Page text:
It's no secret that I have a love/hate relationship with former Dream Theater drummer Mike Portnoy. After leaving what was probably the best drumming gig one could ask for, he's been embarking on several different projects at once, trying to find some direction for his talents. Generally speaking, his new endeavours have been...less than satisfactory--I have written about my vitriol for some of Portnoy's newer musical projects before. But, I'll admit, I saw Flying Colors as a potential turning point. The lineup was solid and the musical direction seemed fair--maybe this would be the album to get him out of this slump. (Spoiler: it's not.)
It's not like I hate Portnoy as a musician--he's fantastic, literally one of the best at what he does--it's just that nothing he's done since Dream Theater and Liquid Tension Experiment has even come close to the same quality or calibre of either of those bands, and not even an all-star lineup seems able to help him here. To give you an idea of how good this album could have been, Flying Colors has him working with big names like the Morse brothers*, Steve (Kansas, Deep Purple, Dixie Dregs, Steve Morse) and Neal (Transatlantic, Spock's Beard, Eric Burdon, Neal Morse), bassist Dave LaRue (Dixie Dregs, Planet X, backup for tons of solo guitarists), and vocalist Casey McPherson (Alpha Rev). That's as close to a prog rock dream team as you could ask for.
And for everything negative I am about to say about this album, I will say that this is the first Portnoy release in a while where it sounds like he's actually making an effort--unlike Omertà or Cover to Cover, Flying Colors has interesting ideas and a generally solid construction, enough to make me feel like actual thought was put into it. In addition, you can definitely tell that the band members are all having fun playing this music, which goes a long way towards making this music enjoyable.
But that all being said, Flying Colors is still an incredibly sub-par release. Overall, the album just sounds generic and uninspired, like the same vague mix of classic rock and proto-prog that endless amounts of other bands are doing. The songwriting also isn't particularly great nor interesting. It's passable, sure, but unoriginal and without a lot of depth--it sounds like the band should've spent another couple of months tightening up the compositions before they went to record.
Even some of the songs I really want to like just fall flat. For example, the opening surf rocker "Blue Ocean" has the most character on the album, actually displaying the full amount energy and potential this lineup has, and the frantic half-metal of "All Falls Down" is actually pretty engrossing at first blush. But even those songs lose what appeal they had after another listen or two, when their flaws become all too apparent. None of the songs on here have any staying power, so even if you enjoy the first listen, it's an inevitable downward spiral from there. Even the token epic "Infinite Fire" is a solid letdown, and I usually like longer tracks on principle alone.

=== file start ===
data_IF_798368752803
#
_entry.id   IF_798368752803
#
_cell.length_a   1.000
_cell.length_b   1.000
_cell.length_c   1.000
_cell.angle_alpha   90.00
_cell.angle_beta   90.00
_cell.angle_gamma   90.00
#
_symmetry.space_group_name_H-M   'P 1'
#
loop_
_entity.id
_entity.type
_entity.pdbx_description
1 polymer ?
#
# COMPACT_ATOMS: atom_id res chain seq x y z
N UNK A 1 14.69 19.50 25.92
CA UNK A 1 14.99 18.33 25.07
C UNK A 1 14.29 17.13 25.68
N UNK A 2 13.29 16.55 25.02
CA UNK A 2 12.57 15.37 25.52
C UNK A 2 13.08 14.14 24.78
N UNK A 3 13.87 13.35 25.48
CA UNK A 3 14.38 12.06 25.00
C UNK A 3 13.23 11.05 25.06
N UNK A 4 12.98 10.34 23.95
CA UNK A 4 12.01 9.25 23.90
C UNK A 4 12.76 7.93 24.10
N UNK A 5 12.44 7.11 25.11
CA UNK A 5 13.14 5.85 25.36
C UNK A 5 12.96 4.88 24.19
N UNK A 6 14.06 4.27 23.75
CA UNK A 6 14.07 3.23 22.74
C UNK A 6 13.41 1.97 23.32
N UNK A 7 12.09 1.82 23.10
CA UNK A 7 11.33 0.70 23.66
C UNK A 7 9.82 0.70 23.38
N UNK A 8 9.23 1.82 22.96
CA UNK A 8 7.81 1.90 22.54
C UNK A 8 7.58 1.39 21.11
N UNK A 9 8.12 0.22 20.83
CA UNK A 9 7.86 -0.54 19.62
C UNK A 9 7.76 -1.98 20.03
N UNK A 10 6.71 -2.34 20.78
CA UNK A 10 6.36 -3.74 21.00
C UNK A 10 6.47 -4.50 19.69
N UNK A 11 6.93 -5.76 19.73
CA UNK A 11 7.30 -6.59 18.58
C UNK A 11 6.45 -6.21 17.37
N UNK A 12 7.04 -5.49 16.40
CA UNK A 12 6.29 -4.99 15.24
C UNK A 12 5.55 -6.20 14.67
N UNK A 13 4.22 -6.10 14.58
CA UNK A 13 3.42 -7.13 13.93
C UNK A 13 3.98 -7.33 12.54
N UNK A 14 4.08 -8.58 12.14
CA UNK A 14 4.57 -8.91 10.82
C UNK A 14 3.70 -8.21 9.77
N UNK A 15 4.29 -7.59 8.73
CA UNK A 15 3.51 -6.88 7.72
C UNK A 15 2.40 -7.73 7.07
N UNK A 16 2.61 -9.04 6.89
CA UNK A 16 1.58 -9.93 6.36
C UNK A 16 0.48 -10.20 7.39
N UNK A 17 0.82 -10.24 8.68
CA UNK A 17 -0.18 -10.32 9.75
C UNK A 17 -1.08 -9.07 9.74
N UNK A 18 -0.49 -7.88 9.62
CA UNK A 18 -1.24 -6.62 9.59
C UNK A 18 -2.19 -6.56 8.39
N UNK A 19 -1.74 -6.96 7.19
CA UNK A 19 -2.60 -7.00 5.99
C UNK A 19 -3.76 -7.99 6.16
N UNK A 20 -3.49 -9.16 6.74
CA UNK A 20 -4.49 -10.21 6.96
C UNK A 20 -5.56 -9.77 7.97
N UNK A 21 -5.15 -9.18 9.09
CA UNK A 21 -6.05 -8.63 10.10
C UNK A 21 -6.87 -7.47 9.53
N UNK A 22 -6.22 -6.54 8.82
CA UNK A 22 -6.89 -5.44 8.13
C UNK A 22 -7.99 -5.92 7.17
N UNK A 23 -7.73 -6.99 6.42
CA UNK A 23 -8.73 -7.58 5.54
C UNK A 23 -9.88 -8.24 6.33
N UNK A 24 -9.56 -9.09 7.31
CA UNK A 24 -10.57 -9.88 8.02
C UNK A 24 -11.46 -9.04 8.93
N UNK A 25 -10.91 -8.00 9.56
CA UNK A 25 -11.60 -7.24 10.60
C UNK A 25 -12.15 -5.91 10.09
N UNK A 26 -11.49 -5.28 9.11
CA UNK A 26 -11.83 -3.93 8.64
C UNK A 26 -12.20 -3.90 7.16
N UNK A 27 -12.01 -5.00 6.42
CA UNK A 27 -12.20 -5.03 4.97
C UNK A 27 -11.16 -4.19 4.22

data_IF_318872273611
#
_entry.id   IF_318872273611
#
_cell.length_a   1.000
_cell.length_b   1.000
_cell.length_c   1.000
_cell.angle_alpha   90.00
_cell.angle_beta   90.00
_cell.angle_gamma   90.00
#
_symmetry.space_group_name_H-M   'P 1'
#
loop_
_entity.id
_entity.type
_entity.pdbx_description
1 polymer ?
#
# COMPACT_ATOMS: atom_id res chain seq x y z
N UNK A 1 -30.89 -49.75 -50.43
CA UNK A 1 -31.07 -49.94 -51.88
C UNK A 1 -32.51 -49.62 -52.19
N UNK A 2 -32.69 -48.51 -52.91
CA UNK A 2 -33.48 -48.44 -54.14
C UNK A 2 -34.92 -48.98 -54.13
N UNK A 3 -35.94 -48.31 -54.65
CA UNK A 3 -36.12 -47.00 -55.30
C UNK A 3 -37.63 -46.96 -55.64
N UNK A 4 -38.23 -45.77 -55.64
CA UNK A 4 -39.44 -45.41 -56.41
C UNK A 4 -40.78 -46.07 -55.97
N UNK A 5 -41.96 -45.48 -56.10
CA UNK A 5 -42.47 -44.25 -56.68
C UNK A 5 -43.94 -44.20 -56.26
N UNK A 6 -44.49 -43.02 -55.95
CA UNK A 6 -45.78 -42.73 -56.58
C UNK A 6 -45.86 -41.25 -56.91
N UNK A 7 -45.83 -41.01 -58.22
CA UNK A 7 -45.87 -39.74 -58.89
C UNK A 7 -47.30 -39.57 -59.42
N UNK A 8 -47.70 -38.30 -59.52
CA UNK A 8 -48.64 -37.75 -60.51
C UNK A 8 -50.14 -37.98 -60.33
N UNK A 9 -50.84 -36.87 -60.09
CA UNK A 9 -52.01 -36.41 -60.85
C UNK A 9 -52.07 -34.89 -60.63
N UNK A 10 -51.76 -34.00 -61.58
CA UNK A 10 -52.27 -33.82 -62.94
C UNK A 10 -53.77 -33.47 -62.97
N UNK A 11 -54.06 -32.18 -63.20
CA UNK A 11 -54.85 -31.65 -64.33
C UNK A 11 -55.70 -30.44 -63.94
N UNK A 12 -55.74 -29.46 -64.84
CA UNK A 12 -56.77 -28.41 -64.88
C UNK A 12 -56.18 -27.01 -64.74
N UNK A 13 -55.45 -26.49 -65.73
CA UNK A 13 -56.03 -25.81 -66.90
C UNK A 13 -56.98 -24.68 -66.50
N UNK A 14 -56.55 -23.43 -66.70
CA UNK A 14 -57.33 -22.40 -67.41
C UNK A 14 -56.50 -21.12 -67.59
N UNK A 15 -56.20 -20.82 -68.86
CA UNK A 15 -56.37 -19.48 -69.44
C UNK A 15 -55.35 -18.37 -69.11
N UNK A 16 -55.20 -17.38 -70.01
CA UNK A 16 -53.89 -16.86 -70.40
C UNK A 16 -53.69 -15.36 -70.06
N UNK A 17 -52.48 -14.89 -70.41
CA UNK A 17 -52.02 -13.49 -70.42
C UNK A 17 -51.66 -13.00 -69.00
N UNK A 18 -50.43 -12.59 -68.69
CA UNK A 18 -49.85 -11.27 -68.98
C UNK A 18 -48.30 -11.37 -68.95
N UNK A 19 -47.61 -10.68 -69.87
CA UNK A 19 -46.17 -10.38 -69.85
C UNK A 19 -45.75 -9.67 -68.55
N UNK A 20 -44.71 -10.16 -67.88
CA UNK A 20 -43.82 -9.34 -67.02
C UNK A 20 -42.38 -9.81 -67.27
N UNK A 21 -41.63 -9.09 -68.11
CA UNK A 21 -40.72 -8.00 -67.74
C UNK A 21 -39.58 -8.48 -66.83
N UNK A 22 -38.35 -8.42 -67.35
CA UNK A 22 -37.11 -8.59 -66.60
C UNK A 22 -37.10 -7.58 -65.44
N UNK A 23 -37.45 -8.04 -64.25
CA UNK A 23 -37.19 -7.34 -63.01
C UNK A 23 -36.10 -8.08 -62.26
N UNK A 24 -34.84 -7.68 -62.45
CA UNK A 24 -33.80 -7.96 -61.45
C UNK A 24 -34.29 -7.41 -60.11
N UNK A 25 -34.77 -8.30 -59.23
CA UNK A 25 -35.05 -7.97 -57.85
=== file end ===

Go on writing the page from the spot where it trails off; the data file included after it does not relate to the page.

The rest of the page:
In fact, most of the album just isn't even worth the first listen--pretty much every track feels cookie-cutter and staid. There aren't any new or surprising ideas, and the ways the band use old ideas aren't particularly exciting or innovative. From formulaic ballads like "Kayla" and "Fool in my Heart" to generally slipshod tracks like "Love is Forever", "Everything Changes" or "The Storm", the songwriting just feels generally rushed, cruddy, and uninspired. And don't even get me started on how terrible the lyrics are--"Forever in a Daze" and "Shoulda Coulda Woulda" make me want to eviscerate my own ear drums.
Like most of Portnoy's new pursuits, this album just feels like he's trying something new--stretching his legs out and getting a feel around--without putting too much thought or effort into the final product. It's more of an exploration than a fully-fledged musical endeavour, as if he's trying a little bit of everything he likes before he decides where he's going next. As such, it's just not really that interesting, but if you're just looking for an okay hard rock album to jam out to, you could do much worse.
* No, they are not actually related.
Recommended if you like: Adrenaline Mob (yes, all five of you who actually bought Omertà.)
4.5 / 10
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